Protocol for Preparation of Cell-Free Stocks of TCLA HIV-1 in Cell Lines (Montefiori Lab) July 2007

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Protocol for Preparation of Cell-Free Stocks of TCLA HIV-1 in Cell Lines

(Montefiori Lab)

July 2007

I. INTRODUCTION

During the course of investigating the neutralizing antibody response in recipients of candidate HIV-1 vaccines, it is necessary and important to establish the extent to which those antibodies neutralize genetically and antigenically diverse strains of the virus. HIV-1 exhibits an unusually high degree of genetic variability throughout its genome. This variation is most pronounced in the envelope

glycoproteins, which are the major targets for neutralizing antibodies. Sequence comparisons have identified three genetic groups of HIV-1, designated M, O and N. Group M is further divided into ten phylogenically related genetic subtypes (or clades), designated A, B, C, D, F1, F2, G, H, J and K. Together with circulating inter-subtype recombinant forms (CRFs), group M comprises the majority of HIV-1 variants in the world today [1, 2]. It is a major goal to develop a vaccine that generates broadly cross-reactive neutralizing antibodies.

The study of neutralizing antibodies is complicated by a dichotomy in neutralization-sensitivity between T cell line adapted (TCLA) variants and primary isolates of HIV-1 in vitro. By simple definition, TCLA

variants have been passaged multiple times in T cell lines whereas primary isolates are low-passaged variants produced exclusively in human PBMC. In general, TCLA strains are much more sensitive to neutralization by sera from infected individuals compared to primary isolates. This dichotomy is thought to be due to structural features in the envelope glycoproteins involving N-linked glycans and tertiary folds that effect epitope exposure. Since it cannot be certain which category of HIV-1 (i.e., TCLA or primary isolate) is more likely to predict a protective neutralizing antibody response generated by candidate HIV-1 vaccines, it is important to measure neutralizing antibodies with both categories of the virus.

II. DEFINITIONS TCLA: T Cell Line adapted GM: Complete Growth Medium FBS: Fetal Bovine Serum PBS: Phosphate Buffered Saline ID: Identification

D-MEM: Dulbecco’s Modified Eagle Medium

RPMI Medium: Roswell Park Memorial Institute Growth Medium HEPES: N-2-Hydroxyethylpiperazine-N′-2-Ethanesulfonic Acid III. REAGENTS AND MATERIALS

Recommended vendors are listed. Unless otherwise specified, products of equal or better quality may be used when necessary.

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TZM-bl cells

NIH AIDS Research and Reference Reagent Program H9 cells

NIH AIDS Research and Reference Reagent Program Growth medium*

RPMI 1640 with 2 mM L-glutamine and 25 mM HEPES, sterile. Store refrigerated at 4°C. Gibco BRL Life Technologies

Fetal bovine serum (FBS), heat-inactivated 56oC for 30 minutes, sterile. Store at -20°C. Once thawed, store at 4°C for up to two months.

Hyclone

Gentamicin solution, (10 mg/ml), sterile. Store at 4°C. Sigma

HEPES Buffer, 1 M. Sterile, store at 2-8°C. Gibco

*Complete growth medium consists of RPMI-1640 containing 12% heat-inactivated FBS and 50 μg gentamicin/ml, referred to as GM. To make 500 ml of GM, combine 437.5 ml RPMI-1640, 60 ml FBS and 2.5 ml of gentamicin into a sterile bottle, mix, store at 4oC for up to 2

months. Warm medium to 20oC - 37oC prior to use. D-MEM Growth Medium*

D-MEM, with L-glutamine, sodium pyruvate, glucose, and pyroxidine. Store at 4°C. Gibco BRL Life Technologies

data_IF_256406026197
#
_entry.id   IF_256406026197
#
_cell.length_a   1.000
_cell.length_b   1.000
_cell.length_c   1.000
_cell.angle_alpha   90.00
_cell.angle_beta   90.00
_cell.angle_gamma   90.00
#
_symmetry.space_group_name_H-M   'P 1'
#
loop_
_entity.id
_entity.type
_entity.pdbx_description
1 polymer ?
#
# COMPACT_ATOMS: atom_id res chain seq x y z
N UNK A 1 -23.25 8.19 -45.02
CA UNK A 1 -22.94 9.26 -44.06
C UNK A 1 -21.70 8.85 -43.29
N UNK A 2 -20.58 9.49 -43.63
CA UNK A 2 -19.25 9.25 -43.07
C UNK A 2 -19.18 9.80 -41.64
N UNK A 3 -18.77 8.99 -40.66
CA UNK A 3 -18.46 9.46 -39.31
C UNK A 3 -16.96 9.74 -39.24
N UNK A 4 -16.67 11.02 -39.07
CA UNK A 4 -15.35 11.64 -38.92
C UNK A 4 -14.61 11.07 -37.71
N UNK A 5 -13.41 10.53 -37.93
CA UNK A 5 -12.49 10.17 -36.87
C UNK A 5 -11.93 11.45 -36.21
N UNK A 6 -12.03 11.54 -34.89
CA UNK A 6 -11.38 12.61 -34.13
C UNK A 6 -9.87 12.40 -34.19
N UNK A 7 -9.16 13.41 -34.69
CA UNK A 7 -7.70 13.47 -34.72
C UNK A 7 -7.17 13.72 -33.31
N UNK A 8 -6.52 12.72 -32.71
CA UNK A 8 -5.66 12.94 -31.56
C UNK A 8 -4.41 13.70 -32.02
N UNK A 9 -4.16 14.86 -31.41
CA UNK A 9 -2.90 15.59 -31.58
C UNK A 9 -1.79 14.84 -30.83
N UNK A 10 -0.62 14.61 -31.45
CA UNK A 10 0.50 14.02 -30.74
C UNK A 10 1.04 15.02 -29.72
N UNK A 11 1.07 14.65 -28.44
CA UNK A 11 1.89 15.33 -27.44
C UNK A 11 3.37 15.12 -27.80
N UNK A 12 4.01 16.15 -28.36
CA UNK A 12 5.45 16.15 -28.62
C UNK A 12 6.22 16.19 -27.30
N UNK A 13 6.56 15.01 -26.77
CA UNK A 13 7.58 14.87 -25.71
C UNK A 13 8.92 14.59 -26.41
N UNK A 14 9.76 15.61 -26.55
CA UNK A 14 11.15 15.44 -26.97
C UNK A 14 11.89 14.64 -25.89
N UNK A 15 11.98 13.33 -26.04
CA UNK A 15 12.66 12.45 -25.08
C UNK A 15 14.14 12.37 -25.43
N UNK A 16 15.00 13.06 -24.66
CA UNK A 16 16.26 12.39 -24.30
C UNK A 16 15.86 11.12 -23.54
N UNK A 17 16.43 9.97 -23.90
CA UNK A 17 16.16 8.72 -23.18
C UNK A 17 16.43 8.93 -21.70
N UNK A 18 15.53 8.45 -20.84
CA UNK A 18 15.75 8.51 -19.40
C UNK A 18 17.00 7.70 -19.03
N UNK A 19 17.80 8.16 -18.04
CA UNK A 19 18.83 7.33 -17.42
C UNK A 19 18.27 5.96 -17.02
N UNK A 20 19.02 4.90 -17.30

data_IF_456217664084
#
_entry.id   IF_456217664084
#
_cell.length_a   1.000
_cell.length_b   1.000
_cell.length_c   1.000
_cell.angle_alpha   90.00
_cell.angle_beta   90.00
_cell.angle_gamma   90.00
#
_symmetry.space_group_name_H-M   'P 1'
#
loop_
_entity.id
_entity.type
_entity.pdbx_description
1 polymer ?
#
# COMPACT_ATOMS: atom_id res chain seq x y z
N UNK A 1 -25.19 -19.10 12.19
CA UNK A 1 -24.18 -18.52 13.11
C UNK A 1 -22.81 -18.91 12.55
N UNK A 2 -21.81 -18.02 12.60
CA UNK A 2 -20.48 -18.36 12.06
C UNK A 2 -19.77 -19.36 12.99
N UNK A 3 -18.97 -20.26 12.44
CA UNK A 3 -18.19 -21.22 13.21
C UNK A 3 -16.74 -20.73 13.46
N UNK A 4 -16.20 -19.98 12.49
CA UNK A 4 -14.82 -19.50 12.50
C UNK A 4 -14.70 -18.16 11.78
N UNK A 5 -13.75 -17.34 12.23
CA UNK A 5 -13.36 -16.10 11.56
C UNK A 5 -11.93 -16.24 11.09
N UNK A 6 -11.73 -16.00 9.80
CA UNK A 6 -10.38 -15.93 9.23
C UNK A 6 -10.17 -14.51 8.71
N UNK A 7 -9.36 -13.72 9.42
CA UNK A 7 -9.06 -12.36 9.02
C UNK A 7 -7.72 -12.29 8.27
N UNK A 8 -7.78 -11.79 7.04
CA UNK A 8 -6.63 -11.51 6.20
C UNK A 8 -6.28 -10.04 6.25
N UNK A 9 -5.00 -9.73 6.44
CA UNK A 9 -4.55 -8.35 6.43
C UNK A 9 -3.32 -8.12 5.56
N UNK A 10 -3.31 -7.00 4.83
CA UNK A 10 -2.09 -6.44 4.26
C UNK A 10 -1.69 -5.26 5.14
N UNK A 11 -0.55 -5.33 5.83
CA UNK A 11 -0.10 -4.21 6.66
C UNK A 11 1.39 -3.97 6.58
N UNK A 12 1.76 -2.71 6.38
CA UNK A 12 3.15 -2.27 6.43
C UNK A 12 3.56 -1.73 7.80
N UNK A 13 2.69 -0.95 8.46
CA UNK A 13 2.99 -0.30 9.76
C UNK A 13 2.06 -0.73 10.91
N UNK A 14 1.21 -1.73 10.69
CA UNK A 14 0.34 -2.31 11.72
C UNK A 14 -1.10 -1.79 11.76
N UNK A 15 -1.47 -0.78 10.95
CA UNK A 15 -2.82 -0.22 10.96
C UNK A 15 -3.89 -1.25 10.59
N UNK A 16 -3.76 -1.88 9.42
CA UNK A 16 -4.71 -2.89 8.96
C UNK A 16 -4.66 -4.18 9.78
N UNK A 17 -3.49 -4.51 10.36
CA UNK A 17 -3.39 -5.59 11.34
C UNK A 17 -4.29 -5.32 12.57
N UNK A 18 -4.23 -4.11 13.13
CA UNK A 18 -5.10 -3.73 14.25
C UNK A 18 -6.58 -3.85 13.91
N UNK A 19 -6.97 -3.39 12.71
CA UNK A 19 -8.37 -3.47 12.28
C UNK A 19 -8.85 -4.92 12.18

* Complete D-MEM growth medium consists of D-MEM containing 10% heat-inactivated FBS, 50 µg gentamicin/ml, and 25 mM HEPES. To make 500 ml of D-MEM GM, combine 435 ml D-MEM, 50 ml FBS, 2.5 ml of gentamicin, and 12.5 ml HEPES in a sterile bottle and mix. Store at 4°C for up to 2 months. Warm medium to 20°C - 37°C prior to use.

DEAE dextran, hydrochloride, average Mol. Wt. 500,000 Sigma

Prepare a 7.5 mg/ml solution by dissolving 3.75 g of DEAE dextran in 500 ml of sterile water. Store at -80°C in 10 ml aliquots in 15 ml sterile conical polypropylene tubes. Titrate each batch of dextran to determine the best concentration to use. Too much dextran is toxic to cells. Too little dextran will not enhance infectivity.

p24 Immunoassay kit, NENTM Life Science Products HIV-1 p24 ELISA Perkin Elmer Life Sciences, Inc.

Trypsin-EDTA (0.25% trypsin, 1mM EDTA) Invitrogen

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Britelite™ Substrate Solution

Perkin Elmer Life and Analytical Sciences

Reconstitute one bottle of lyophilized Britelite Substrate Solution with 250 ml of Britelite Substrate Buffer Solution.

Mix the contents of the vial by inversion until the substrate is completely dissolved (about 1 minute). Distribute 10.5 ml to 15 ml conical polypropylene tubes and store at -80°C immediately. Thaw in a room temperature water bath in the dark immediately before each use.

Mix gently prior to use. Use within 60 minutes of thawing. Excess reagent may be stored at -80°C and used once more.

NOTE 1: Caution! The lyophilized Britelite substrate is classified as hazardous. Latex gloves, surgical gown, and eye protection are required when working with these reagents.

Phosphate-buffered saline solution, sterile. Dulbecco’s Phosphate-Buffered Saline solution w/o Ca++ and Mg++. Store at room temperature.

Gibco BRL Life Technologies

Microliter pipettor tips, sterile ICN

Disposable pipettes, sterile, individually wrapped Falcon/VWR 1 ml pipets 5 ml pipets 10 ml pipets 25 ml pipets 50 ml pipets

Flat-bottom culture plates, 96-well, low evaporation, sterile Costar/VWR

Culture flasks with vented caps, sterile Costar/VWR

T-25 flask T-75 flask

15 ml conical polypropylene tubes, screw-cap, sterile Corning

Reagent reservoirs, 50 ml capacity Costar

Filter bottle system (500 ml), sterile, individually wrapped Corning

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Instrumentation:

Biological Safety Cabinet NuAIRE

Incubator Forma Scientific Light Microscope Olympus

Centrifuge, low speed capable of up to 500 x g. Manufacturer: Jouan

Buckets

50 ml tube holder 15 ml tube holder

Microtitration plate holder Luminometer

Perkin Elmer Life Sciences

WW004 Wellwash 4 Microplate Washer MTX LabSystems, Inc.

Vmax Kinetic Microplate Reader (Thermomax Microplate Readers may be substituted) Molecular Devices Corp.

Multiskan Plus plate reader TiterTek

Water bath

Precision Scientific, Model 182 Hemacytometer Hausser Scientific Pipettor ThermoLabsystem 12-channel pipetteman, 5-50 μl 12-channel pipetteman, 30-300 μl Single channel pipetteman, 5-50 μl Single channel pipetteman, 30-200 μl PipetteAid XP